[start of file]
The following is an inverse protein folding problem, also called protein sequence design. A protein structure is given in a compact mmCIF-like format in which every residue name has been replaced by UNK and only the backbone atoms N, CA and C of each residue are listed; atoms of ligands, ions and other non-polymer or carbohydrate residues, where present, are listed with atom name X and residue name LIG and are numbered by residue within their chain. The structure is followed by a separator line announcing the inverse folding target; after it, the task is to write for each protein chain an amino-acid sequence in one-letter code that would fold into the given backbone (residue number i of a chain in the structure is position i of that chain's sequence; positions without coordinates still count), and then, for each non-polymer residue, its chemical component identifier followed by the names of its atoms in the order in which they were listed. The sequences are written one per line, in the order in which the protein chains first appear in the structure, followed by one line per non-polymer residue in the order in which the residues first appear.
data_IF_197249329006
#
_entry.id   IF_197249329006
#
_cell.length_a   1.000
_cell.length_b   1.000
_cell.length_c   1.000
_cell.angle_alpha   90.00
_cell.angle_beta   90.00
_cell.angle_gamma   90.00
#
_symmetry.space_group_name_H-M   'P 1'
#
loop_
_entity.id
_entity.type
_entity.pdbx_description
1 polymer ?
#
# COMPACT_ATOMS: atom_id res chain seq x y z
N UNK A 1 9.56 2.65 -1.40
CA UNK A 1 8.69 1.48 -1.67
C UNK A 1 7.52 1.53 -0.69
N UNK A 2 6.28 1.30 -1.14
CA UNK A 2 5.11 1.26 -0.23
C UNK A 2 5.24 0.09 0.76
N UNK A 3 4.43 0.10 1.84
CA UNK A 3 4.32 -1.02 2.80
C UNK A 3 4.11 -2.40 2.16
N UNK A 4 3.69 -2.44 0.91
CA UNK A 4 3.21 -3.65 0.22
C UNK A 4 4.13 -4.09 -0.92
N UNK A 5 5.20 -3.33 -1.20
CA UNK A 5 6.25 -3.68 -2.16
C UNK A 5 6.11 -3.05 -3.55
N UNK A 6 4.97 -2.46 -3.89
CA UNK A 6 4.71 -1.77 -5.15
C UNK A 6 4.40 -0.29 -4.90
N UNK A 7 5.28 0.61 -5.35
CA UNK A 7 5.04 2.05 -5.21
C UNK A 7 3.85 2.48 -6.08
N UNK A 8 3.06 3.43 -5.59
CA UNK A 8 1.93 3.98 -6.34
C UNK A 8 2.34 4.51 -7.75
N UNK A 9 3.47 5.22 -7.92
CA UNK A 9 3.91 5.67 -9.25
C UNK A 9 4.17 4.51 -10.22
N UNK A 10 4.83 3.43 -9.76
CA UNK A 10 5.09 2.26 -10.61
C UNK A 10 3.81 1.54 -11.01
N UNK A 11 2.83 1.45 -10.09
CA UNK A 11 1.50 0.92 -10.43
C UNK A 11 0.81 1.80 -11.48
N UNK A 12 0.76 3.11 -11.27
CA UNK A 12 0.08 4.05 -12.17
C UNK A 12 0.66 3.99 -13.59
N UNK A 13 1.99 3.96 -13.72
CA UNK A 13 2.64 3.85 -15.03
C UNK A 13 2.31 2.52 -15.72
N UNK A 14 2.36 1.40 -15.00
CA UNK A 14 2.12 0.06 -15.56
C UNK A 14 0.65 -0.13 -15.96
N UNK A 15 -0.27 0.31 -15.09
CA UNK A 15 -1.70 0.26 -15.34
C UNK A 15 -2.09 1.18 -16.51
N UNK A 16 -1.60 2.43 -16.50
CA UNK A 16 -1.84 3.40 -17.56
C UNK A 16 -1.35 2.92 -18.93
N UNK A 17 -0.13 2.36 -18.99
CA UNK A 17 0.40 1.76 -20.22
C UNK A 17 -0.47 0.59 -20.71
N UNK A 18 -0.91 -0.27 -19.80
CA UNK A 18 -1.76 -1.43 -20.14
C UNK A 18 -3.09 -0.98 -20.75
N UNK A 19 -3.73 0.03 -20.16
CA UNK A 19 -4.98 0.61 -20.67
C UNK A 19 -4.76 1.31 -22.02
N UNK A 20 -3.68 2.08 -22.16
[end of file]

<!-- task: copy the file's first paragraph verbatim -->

The following is an inverse protein folding problem, also called protein sequence design. A protein structure is given in a compact mmCIF-like format in which every residue name has been replaced by UNK and only the backbone atoms N, CA and C of each residue are listed; atoms of ligands, ions and other non-polymer or carbohydrate residues, where present, are listed with atom name X and residue name LIG and are numbered by residue within their chain. The structure is followed by a separator line announcing the inverse folding target; after it, the task is to write for each protein chain an amino-acid sequence in one-letter code that would fold into the given backbone (residue number i of a chain in the structure is position i of that chain's sequence; positions without coordinates still count), and then, for each non-polymer residue, its chemical component identifier followed by the names of its atoms in the order in which they were listed. The sequences are written one per line, in the order in which the protein chains first appear in the structure, followed by one line per non-polymer residue in the order in which the residues first appear.